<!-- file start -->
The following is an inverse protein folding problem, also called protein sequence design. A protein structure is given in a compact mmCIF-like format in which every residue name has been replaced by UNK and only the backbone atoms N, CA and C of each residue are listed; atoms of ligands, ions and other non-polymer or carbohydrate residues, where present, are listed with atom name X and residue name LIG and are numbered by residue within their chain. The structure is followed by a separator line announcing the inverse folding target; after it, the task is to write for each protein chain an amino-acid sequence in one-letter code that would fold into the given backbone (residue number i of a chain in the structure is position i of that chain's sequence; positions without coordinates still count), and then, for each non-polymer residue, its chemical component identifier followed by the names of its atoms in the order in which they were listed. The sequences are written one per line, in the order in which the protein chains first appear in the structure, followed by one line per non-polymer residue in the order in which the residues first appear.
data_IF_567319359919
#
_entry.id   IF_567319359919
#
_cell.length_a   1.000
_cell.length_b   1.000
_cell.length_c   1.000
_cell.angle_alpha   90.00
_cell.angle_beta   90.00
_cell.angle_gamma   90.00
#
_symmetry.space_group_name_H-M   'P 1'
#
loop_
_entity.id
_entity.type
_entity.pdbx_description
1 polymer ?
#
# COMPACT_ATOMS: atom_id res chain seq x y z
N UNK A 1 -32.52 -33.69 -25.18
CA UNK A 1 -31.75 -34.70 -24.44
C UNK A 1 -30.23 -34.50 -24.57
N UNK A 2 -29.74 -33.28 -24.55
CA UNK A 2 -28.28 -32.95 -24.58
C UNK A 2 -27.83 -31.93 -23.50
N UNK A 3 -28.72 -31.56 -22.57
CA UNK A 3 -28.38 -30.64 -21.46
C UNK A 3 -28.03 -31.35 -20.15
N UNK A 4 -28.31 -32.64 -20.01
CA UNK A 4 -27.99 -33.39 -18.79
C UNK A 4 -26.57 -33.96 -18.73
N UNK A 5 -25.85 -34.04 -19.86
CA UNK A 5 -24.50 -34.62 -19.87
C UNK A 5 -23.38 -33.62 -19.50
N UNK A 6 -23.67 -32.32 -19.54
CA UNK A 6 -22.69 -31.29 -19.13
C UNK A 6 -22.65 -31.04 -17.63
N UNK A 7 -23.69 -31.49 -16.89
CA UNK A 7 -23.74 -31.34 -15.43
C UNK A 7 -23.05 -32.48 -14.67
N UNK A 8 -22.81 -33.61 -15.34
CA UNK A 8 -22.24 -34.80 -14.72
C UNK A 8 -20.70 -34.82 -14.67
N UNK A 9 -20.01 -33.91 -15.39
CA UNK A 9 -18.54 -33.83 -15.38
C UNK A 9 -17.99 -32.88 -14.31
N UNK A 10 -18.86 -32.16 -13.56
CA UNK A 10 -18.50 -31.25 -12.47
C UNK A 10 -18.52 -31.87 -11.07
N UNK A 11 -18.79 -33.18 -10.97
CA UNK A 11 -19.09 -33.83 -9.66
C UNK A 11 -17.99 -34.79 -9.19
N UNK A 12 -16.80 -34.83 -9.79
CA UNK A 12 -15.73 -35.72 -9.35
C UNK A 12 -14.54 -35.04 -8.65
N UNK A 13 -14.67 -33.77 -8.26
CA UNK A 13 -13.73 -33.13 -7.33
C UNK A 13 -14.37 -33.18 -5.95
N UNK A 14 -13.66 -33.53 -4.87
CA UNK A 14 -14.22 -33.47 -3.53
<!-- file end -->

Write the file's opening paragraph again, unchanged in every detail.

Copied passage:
The following is an inverse protein folding problem, also called protein sequence design. A protein structure is given in a compact mmCIF-like format in which every residue name has been replaced by UNK and only the backbone atoms N, CA and C of each residue are listed; atoms of ligands, ions and other non-polymer or carbohydrate residues, where present, are listed with atom name X and residue name LIG and are numbered by residue within their chain. The structure is followed by a separator line announcing the inverse folding target; after it, the task is to write for each protein chain an amino-acid sequence in one-letter code that would fold into the given backbone (residue number i of a chain in the structure is position i of that chain's sequence; positions without coordinates still count), and then, for each non-polymer residue, its chemical component identifier followed by the names of its atoms in the order in which they were listed. The sequences are written one per line, in the order in which the protein chains first appear in the structure, followed by one line per non-polymer residue in the order in which the residues first appear.